Setting Aliases with alias

Setting Aliases with alias

Aliases are nicknames of sorts that you use to enter commands more easily. For example, if you frequently use the command mail -s "Lunch today?" deb < .signature, you could set an alias for this command and call it lunch. Then, in the future, all you have to do is type in lunch, and the result is the same as if you typed in the longer command.

To set an alias with alias:


Choose the appropriate file to edit, depending on which shell you're using.

  • zsh users should use ~/.zshrc

  • bash users should use ~/.bashrc

  • ksh users should use ~/.profile

  • csh users should use ~/.cshrc

If you don't have the appropriate file, you're welcome to use a different configuration file. Many people store all their aliases in a separate .alias file and update their standard configurations with a line that references their new .alias file.


vi .bashrc

Edit the configuration file you've selected.


alias quit = "logout"

Type alias followed by the term you want to use as the alias, =, and the command for which you're making an alias (in quotes). Here, we're setting the word quit as an alias for the system command logout, so we can type quit instead of logout (Figure 8.8).

Figure 8.8. Setting aliases can keep you from typing long names and code.


Add as many other aliases as you want. See the sidebar called Good Aliases to Set for more ideas.


Save the file and exit from the editor. See Chapter 4 for details about saving and exiting in vi and pico.


su - yourid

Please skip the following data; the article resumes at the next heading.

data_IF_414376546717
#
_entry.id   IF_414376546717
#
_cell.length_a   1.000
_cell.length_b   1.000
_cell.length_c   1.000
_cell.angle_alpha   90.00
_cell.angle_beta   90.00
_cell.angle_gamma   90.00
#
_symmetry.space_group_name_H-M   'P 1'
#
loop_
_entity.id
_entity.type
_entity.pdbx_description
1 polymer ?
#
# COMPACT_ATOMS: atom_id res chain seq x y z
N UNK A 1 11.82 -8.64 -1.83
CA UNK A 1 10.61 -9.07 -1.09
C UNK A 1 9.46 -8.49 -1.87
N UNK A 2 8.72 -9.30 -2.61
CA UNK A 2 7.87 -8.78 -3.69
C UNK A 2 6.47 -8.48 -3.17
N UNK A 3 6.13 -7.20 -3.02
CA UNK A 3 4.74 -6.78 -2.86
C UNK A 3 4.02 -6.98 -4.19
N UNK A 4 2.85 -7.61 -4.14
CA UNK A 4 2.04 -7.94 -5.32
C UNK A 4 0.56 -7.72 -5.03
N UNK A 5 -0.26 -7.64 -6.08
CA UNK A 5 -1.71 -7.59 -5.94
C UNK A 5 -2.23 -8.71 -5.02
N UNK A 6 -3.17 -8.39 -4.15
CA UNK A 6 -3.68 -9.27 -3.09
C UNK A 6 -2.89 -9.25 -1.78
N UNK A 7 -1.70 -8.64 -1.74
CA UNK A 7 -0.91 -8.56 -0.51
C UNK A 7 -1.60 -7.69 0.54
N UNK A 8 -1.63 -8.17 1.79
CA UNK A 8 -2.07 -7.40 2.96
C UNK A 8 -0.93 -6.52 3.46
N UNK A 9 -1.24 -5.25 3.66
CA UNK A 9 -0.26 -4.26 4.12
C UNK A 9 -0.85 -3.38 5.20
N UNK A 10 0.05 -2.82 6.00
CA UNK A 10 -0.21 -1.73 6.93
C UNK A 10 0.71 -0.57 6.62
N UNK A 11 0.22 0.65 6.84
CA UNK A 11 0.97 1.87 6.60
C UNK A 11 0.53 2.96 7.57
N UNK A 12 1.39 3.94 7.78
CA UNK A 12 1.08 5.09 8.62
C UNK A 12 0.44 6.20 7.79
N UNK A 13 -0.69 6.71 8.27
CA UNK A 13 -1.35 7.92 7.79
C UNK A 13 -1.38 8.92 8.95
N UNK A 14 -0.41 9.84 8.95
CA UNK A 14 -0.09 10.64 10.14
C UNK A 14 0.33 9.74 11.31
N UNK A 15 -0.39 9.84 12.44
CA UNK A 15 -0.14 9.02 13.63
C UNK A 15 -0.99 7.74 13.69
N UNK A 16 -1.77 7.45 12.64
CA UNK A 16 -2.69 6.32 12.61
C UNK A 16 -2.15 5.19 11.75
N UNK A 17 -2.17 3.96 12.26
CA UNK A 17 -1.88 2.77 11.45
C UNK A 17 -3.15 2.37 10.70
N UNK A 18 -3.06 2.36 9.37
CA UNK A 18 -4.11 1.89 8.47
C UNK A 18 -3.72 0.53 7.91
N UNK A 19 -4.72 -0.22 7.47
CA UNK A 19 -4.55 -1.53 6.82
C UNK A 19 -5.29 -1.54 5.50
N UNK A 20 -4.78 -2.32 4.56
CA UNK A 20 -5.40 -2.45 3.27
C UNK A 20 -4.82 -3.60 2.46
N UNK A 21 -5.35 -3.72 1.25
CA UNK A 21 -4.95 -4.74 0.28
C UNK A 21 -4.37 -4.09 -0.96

Start a new login shell to test out the alias.



Type alias at the shell prompt for a listing of all the aliases you have defined (Code Listing 8.23).

Code Listing 8.23. Type alias at the shell prompt to see a list of aliases you've set.

xmission> alias cd    cd !*;echo $cwd clr   clear cls   clear copy  cp -i del   rm -i delete    rm -i dir   ls -alg home  cd ~ ls    ls -F md    mkdir move  mv -i pwd   echo $cwd type  more xmission> 

Good Aliases to Set

Here are a few aliases you might find worthwhile to set on your system:

  • alias rm="rm -i" causes the system to prompt you about all deletions.

  • alias quit="logout" lets you use quit as a synonym for logout.

  • alias homepage="lynx" lets you use homepage to start the lynx browser and connect to the Raycomm home page (substitute your home page as necessary).

Or, if you're coming from a DOS background, you might find the following aliases handy:

  • alias dir="ls -l" lets you use dir to list files.

  • alias copy="cp" lets you use copy to copy files.

  • alias rename="mv" lets you use rename to move or rename files.

  • alias md="mkdir" lets you use md to make a directory.

  • alias rd="rmdir" lets you use rd to remove a directory.


  • You can put aliases in other files, but it's customary to put them in the .bashrc file (or other appropriate rc file, such as .cshrc), so they'll be set automatically when you log in, rather than having to be manually set.

  • You can also issue alias commands from the shell prompt to set aliases for the current session.

  • Be sure to make a backup copy of any configuration files you plan to change before you change them. That way, if you mess up, you still have the original file to work with.

  • For you csh users, you'll need to set aliases without using the = signjust use "alias quit logout" and you'll be set to use quit to mean logout.

Unix(c) Visual Quickstart Guide
UNIX, Third Edition
ISBN: 0321442458
EAN: 2147483647
Year: 2006
Pages: 251

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